Sunday, September 10, 2006

RSS and Selling Sports Tickets

Why aren’t sports teams using RSS to sell unused tickets? Why don’t ticket agencies consider purchasing the software as well?

How easy would it be to post information that a certain group of tickets will be sold at a discount rate the afternoon before a game? I bet you could sell half the tickets that way.

Why the sudden urge in develop this effective marketing idea that can produce a positive ROI? An article I read from titled, "Real-Life RSS Marketing," notes the following:

"Any number of online providers have made coupons available through feeds. Aggregators, including CouponBar, All Online Coupons, and CouponClock, are just a few consumer sites to have jumped on the bandwagon. Many, such as Deal of the Day and, offer customizable coupon feeds; just baby stuff or beauty offers, for example."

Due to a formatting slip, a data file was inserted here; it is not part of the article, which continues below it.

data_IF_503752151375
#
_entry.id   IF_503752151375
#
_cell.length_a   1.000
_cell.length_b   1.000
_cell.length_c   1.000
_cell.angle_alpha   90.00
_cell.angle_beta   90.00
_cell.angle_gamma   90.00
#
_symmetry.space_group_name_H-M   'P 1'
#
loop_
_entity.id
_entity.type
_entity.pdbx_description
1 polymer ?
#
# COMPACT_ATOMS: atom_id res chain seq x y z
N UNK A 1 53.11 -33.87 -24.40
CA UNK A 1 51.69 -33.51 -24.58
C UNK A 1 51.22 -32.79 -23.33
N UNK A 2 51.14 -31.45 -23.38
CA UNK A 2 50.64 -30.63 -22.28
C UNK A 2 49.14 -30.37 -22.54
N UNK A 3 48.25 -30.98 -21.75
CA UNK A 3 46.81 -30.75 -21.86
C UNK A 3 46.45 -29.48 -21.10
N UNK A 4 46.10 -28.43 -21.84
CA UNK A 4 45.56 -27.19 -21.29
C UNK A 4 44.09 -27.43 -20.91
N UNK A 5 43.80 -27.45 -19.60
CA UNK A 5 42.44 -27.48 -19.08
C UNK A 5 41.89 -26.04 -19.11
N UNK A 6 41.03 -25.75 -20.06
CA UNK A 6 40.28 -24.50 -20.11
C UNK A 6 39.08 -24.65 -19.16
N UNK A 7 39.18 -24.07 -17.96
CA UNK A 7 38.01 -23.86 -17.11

"From to more modest e-tailers, one click feeds you all the deals, new and special offers, updates, and products that may interest you."

It can’t cost a lot to purchase the software and develop. Some intern could run the whole program. Teams could also post press releases, coupons from top sponsors or deals for team apparel. The marketing opportunities are endless.

Ticket agencies never want to have unused tickets. I understand they can go to the event to sell some of their ticket beforehand, but how easy would it be just to put the tickets on a RSS feed instead of Craigslist or eBay?

I would be shocked, if any ticket office didn’t see an immediately rise in ticket sales after a couple of months.


At 2:45 PM, Anonymous Anonymous said...

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A Cheap Seat.


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